The same applies no matter what industry you are in. Whether you're selling heat pumps, guitars, or accounting services, your customers will pay for your advice.

In other words: It takes a bit more time and a bit more work to write opinion-based content, but the content becomes much more valuable.

Motivate the target audience by showing the consequences

Because change is hard. Whether it is investing in a new ERP system or taking out a loan for a car at a new bank, it requires the ability and desire to make a decision.

People will typically motivate themselves to change if the situation they find themselves in is not sustainable. However, it rarely happens.

This means that you must motivate the customer or the lead to change.

If you really want to motivate your potential customers to buy what you are selling, you must explain to them that the way they are doing things is wrong. Show them what it costs.

Make the thought of NOT changing worse than change itself.

PAS: How to write about the problems

How do you then work with problems in your story?

You can actually put your work with problems on formula. A pretty classic formula even. Maybe, have you heard of it?

It is the PAS model.

PAS stands for Problem, Agitation and Solution.

The model shows how you can use a problem to build a text that makes the reader take action:

  • Problem: Describe a problem that the reader can relate to or know.
  • Agitation: Elaborate on the problem and describe the emotional or concrete consequence of the problem.
  • Solution: Present the solution to the problem.

It's actually relatively simple, but let's take a closer look at what the three elements entail.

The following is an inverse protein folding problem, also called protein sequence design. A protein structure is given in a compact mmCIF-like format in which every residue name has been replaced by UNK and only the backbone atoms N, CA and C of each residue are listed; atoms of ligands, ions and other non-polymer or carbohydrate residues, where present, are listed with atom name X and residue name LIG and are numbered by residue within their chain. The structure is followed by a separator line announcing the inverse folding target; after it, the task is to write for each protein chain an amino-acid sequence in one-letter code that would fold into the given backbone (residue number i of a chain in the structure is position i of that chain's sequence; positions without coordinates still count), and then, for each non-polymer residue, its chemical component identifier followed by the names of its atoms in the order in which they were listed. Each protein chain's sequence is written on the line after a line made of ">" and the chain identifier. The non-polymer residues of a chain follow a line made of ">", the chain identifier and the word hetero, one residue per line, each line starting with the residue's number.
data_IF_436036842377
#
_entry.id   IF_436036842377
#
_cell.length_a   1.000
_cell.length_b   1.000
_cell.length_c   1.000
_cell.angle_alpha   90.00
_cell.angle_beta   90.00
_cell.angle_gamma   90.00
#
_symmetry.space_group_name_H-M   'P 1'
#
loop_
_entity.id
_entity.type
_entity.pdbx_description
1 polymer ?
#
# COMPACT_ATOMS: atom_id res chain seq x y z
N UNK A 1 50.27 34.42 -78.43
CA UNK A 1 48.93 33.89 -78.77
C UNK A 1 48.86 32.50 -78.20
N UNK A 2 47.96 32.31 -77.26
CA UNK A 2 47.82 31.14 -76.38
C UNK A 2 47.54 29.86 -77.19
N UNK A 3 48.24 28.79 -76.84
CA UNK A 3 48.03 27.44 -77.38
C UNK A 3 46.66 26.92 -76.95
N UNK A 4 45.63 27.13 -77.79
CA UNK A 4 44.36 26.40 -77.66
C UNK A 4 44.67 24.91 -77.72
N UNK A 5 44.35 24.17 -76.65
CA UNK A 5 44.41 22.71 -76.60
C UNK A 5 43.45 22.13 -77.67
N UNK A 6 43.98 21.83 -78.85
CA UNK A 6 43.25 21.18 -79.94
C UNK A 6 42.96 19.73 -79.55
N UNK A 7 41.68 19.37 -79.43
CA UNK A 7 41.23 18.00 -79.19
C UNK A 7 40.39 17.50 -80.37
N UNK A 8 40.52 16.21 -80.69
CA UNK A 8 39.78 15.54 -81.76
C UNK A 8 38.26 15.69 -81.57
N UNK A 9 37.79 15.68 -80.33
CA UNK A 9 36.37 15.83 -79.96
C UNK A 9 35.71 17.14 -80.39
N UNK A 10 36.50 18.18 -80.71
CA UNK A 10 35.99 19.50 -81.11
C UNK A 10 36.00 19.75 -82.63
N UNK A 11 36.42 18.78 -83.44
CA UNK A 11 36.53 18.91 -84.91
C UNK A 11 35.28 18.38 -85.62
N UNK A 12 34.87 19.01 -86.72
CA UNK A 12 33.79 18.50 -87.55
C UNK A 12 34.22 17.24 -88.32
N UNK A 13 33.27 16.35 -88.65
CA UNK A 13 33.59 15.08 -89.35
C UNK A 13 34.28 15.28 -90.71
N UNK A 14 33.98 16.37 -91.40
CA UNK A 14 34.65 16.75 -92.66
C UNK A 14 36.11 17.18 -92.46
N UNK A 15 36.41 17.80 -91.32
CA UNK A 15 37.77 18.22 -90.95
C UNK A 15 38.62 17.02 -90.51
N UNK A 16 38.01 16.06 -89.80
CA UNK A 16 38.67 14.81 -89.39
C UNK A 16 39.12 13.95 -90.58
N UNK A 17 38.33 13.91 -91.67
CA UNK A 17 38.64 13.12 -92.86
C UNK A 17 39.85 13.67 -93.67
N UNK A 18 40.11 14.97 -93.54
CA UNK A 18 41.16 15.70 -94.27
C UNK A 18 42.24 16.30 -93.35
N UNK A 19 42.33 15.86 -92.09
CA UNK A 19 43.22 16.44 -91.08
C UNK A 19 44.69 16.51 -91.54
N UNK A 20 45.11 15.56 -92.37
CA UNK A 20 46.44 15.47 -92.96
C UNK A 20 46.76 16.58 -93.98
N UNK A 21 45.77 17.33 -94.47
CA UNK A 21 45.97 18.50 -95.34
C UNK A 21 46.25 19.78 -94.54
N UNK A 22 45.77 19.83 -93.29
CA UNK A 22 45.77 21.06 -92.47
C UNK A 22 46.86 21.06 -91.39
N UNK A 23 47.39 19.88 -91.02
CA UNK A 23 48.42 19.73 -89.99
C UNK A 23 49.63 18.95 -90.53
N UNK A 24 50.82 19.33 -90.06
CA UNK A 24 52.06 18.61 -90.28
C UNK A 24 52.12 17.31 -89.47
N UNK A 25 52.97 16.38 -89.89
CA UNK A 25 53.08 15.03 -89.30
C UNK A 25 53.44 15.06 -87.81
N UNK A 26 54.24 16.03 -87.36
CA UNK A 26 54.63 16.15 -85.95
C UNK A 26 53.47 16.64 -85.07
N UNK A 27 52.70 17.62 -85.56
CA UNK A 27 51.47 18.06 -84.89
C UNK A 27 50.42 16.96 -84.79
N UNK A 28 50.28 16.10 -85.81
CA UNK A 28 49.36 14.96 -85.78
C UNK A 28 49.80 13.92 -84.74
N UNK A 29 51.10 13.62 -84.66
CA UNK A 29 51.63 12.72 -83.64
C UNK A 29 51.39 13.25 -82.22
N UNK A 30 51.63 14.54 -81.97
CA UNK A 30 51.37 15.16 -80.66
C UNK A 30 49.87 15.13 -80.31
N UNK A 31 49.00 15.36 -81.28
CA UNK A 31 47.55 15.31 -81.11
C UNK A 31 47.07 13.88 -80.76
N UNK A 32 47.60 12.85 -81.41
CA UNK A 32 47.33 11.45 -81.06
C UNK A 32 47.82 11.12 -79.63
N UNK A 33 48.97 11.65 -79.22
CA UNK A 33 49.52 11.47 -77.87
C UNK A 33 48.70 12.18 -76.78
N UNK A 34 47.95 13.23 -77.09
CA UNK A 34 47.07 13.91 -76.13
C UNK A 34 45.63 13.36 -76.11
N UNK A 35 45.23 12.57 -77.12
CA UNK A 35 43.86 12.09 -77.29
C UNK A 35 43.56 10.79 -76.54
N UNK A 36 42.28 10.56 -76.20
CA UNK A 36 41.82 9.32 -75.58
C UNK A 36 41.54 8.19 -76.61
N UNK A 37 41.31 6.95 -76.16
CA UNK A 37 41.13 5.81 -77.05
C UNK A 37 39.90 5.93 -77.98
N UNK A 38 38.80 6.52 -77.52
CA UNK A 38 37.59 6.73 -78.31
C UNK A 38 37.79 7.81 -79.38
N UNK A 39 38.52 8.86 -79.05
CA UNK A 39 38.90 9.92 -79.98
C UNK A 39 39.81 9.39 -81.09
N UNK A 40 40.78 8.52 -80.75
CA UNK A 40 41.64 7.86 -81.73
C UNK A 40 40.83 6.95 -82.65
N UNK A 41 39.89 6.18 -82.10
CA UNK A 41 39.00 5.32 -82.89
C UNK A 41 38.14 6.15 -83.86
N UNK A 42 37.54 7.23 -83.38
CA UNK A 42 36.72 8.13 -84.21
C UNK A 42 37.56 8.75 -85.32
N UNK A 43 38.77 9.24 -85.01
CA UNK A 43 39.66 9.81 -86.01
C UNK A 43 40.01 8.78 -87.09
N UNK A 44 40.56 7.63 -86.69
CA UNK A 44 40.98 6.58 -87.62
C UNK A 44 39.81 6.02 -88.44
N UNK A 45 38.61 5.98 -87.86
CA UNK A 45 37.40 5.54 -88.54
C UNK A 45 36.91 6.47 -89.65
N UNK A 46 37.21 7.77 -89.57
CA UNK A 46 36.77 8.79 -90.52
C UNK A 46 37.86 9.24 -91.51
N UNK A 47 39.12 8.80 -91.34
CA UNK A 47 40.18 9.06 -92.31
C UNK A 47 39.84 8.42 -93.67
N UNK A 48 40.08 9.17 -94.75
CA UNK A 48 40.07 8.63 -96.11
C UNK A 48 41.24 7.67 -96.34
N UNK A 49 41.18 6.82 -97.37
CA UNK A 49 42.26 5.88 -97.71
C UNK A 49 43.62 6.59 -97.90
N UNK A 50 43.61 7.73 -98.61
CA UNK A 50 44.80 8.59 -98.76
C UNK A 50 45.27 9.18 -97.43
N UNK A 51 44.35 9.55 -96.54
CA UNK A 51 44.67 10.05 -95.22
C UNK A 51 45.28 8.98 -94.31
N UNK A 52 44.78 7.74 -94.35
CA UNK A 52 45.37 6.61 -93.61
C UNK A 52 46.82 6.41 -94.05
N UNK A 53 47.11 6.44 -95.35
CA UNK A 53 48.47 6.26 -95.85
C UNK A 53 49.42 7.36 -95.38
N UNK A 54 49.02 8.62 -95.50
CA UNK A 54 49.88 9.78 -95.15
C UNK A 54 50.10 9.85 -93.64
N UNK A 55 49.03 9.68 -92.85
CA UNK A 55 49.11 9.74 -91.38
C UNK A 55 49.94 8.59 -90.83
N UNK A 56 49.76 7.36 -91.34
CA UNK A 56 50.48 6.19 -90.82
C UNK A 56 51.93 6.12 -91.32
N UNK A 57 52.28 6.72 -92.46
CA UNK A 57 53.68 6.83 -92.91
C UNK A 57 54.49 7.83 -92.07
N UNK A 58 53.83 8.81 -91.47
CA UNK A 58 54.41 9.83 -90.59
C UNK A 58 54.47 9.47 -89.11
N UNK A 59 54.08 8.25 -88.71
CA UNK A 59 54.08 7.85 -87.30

What's the problem? Identify the critical pain point. The better you are at describing the pain and at showing readers that you understand them, the better it will work. Readers should almost feel that the writer understands and can feel what it is like to be them. When that happens, the model really starts to show its worth. The text speaks directly into the readers' thoughts and feelings.


Then pour salt in the wound. Remind the reader of how painful the problem is by applying emotional pressure or by highlighting the consequences. The reader must feel how serious and relevant the problem is. Make it hurt.


And then comes the solution. You just happen to have it in your back pocket. The solution to the reader's most pressing problem.

PAS model

Example of using the PAS model

We wrote the following email for one of our clients, a credit insurance company:

Hi xxx

One in two companies has been the subject of fraud or financial crime in the past two years. Typically, the fraud takes place through an e-mail that has been hacked. (problem)

We also experience from time to time that our customers are exposed to fraud. Often with large financial losses as a result. (agitation)

We have gathered our insight into some concrete advice, so that you can be better equipped to identify possible fraud. (solution)

Without the dragon, the audience doesn't care

If it wasn't obvious, your product or service is the warrior in the story from the beginning. The goal is to make your target audience relate to the villagers. When your solution rolls into town, the villagers must be so amazed at their luck that the answer to their very problems has appeared. It may cost money, but life after will be better than before.

If there is no fire-breathing dragon, it doesn't matter how strong the warrior is, the villagers don't care.

In other words: If you really want to help your customers, illuminate the problems. This results in better content that will ultimately motivate your potential buyers to take action.

Join the cool kids.

Get the hottest takes and steamiest insights in the world of content marketing.